Greek-Gods

“I am Aeneas, duty-bound, and known
Above high air of heaven by my fame,
Carrying with me in my ships our gods
Of hearth and home, saved from the enemy.
I look for Italy to be my fatherland,
And my descent is from all-highest Jove.”
Virgil, The Aeneid

Aeneas says he’s descended from the highest of the gods. Having such lineage set him apart from other men. Most men are just men. As proud as they may be of their lineage, they do not dare claim descent from any but other men.

Does any god claim descent from men? It seems not. An offspring of man is—by that very fact—not fully divine. The divine is diminished, compromised by the intermingling.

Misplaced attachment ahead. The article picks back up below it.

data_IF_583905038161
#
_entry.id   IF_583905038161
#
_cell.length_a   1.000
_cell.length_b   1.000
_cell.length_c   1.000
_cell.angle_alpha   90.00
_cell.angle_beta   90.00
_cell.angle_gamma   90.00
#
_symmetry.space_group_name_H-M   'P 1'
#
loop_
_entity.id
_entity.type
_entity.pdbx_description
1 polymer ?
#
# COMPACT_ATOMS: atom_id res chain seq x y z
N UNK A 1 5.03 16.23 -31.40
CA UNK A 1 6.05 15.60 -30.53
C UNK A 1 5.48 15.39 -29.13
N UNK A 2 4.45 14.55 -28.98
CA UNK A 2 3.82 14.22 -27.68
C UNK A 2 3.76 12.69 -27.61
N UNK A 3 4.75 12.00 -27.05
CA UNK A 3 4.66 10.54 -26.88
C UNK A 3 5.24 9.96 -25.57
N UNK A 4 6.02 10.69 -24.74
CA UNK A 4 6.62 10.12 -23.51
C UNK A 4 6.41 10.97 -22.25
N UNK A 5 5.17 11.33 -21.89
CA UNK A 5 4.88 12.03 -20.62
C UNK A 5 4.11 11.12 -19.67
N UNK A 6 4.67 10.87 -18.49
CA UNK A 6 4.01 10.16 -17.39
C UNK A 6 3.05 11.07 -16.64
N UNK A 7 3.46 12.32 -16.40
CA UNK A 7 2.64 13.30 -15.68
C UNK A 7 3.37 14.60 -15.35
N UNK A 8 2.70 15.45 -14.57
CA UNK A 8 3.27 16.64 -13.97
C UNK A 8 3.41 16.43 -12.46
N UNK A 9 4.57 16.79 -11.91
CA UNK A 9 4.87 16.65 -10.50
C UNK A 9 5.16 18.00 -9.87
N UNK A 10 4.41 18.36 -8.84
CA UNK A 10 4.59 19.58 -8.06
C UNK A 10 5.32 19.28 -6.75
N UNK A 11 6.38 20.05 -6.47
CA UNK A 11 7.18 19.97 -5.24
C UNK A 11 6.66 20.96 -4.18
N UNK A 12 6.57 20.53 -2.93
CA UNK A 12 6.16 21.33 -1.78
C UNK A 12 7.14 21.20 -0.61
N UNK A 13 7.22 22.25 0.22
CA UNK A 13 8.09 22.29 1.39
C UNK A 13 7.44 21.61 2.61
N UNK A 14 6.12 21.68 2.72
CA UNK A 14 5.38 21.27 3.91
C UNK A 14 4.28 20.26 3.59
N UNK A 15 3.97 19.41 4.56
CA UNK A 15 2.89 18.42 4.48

Or so it always seemed. Reasonably. But perhaps men have thought about this wrongly; and someone had to open our eyes to reality.

The surest sign of the divine is to raise up that which it touches.

Virgil (70-19 B.C.) is the great Roman poet, author of The Aeneid and The Georgics.

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